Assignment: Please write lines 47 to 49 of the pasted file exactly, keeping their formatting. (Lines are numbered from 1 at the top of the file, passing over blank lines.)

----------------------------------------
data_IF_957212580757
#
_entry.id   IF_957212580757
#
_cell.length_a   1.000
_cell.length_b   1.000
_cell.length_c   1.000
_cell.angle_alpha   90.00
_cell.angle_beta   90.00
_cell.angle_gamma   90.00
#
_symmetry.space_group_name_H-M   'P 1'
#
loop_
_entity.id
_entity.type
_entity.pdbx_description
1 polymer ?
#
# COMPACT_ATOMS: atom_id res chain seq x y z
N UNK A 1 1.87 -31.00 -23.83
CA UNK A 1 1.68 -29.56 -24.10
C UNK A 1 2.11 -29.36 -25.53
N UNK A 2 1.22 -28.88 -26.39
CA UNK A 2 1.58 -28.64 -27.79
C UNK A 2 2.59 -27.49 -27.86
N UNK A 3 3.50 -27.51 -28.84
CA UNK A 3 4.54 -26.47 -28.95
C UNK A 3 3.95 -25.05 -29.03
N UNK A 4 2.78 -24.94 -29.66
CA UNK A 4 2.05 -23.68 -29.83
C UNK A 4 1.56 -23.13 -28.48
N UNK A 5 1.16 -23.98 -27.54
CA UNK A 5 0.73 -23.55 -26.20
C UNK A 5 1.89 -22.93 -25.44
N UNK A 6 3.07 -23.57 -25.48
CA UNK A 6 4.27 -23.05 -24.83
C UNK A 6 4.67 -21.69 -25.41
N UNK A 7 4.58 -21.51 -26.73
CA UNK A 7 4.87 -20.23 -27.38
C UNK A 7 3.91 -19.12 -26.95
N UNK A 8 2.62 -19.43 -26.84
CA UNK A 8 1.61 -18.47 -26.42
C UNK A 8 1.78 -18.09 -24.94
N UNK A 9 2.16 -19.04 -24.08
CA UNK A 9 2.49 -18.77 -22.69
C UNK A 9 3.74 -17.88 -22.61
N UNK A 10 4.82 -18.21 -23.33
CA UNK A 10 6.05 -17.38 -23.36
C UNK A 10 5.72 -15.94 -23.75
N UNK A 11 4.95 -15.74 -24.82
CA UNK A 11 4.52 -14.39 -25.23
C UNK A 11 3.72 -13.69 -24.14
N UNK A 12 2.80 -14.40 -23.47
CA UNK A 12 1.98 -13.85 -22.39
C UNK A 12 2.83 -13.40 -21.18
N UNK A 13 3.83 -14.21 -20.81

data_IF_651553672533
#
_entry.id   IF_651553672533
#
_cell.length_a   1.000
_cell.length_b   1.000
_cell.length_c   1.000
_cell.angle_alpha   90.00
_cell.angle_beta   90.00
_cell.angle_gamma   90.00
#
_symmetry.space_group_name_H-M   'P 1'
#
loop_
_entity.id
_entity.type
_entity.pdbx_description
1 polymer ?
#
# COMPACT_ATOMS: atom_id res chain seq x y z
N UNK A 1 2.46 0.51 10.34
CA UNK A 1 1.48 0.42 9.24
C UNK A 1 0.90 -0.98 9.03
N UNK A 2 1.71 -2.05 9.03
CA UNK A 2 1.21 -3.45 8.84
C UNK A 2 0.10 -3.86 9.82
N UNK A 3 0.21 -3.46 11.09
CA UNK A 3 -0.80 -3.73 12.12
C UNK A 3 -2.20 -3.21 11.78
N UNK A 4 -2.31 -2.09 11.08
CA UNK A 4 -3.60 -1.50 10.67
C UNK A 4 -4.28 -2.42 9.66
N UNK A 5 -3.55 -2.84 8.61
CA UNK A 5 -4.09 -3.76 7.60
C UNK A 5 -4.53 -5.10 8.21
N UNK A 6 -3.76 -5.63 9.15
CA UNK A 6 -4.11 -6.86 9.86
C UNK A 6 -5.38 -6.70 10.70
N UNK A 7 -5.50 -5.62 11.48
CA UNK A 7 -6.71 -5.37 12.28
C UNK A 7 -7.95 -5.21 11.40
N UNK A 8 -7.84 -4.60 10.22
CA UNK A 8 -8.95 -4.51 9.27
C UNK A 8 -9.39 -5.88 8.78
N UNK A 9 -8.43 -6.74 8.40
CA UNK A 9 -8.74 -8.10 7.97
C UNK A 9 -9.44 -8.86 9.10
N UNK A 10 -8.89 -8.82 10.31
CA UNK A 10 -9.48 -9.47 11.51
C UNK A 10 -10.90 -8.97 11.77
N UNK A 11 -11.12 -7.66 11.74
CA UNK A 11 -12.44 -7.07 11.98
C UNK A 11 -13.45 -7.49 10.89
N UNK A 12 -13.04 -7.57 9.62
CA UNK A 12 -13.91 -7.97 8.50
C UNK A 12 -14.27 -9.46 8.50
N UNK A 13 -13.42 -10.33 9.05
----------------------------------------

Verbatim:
C UNK A 9 3.74 -17.88 -22.61
N UNK A 10 4.82 -18.21 -23.33
CA UNK A 10 6.05 -17.38 -23.36